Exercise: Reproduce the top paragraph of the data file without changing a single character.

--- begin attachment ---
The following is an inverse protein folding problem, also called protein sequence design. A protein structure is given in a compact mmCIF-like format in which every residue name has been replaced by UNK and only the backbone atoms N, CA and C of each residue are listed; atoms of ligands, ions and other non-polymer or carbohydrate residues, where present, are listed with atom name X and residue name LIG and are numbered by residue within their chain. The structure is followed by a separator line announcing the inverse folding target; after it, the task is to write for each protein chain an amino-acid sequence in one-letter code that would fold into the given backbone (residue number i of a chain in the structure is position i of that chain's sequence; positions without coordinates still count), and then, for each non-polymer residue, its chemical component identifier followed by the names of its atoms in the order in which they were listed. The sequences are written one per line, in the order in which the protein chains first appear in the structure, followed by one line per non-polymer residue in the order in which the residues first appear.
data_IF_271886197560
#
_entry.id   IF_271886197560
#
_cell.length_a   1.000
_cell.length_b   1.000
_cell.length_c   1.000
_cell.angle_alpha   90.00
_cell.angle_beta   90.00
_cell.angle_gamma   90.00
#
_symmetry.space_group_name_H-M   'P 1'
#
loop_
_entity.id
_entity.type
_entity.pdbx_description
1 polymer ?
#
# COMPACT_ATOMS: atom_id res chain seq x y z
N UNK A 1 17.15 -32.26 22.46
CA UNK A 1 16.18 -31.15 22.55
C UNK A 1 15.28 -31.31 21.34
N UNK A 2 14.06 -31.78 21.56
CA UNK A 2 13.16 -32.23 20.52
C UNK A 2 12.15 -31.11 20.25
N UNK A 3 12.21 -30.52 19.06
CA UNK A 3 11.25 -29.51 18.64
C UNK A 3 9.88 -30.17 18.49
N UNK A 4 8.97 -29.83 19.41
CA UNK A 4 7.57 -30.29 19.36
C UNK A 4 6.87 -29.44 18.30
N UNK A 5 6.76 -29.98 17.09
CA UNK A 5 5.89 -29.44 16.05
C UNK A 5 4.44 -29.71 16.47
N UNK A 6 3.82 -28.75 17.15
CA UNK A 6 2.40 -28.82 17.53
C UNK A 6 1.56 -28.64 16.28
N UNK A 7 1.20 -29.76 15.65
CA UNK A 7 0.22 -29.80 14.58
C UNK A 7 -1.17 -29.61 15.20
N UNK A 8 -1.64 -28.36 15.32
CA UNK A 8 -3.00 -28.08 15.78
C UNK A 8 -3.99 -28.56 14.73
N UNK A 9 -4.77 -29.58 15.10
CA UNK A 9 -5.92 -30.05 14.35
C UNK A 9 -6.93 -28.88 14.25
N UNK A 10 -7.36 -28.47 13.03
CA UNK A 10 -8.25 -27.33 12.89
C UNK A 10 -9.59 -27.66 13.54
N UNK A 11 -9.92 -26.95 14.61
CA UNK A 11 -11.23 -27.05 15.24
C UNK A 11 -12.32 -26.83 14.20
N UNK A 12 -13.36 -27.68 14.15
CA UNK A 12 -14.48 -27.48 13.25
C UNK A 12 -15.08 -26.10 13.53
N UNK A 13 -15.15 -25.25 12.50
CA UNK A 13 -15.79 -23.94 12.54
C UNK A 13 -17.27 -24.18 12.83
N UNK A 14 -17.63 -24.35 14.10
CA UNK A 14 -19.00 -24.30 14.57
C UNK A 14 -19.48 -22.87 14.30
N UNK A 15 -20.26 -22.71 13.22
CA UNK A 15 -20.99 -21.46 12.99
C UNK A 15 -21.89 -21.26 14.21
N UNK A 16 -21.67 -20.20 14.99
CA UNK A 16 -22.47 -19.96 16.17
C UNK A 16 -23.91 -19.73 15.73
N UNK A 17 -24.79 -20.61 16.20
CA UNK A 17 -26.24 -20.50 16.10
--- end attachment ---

The following is an inverse protein folding problem, also called protein sequence design. A protein structure is given in a compact mmCIF-like format in which every residue name has been replaced by UNK and only the backbone atoms N, CA and C of each residue are listed; atoms of ligands, ions and other non-polymer or carbohydrate residues, where present, are listed with atom name X and residue name LIG and are numbered by residue within their chain. The structure is followed by a separator line announcing the inverse folding target; after it, the task is to write for each protein chain an amino-acid sequence in one-letter code that would fold into the given backbone (residue number i of a chain in the structure is position i of that chain's sequence; positions without coordinates still count), and then, for each non-polymer residue, its chemical component identifier followed by the names of its atoms in the order in which they were listed. The sequences are written one per line, in the order in which the protein chains first appear in the structure, followed by one line per non-polymer residue in the order in which the residues first appear.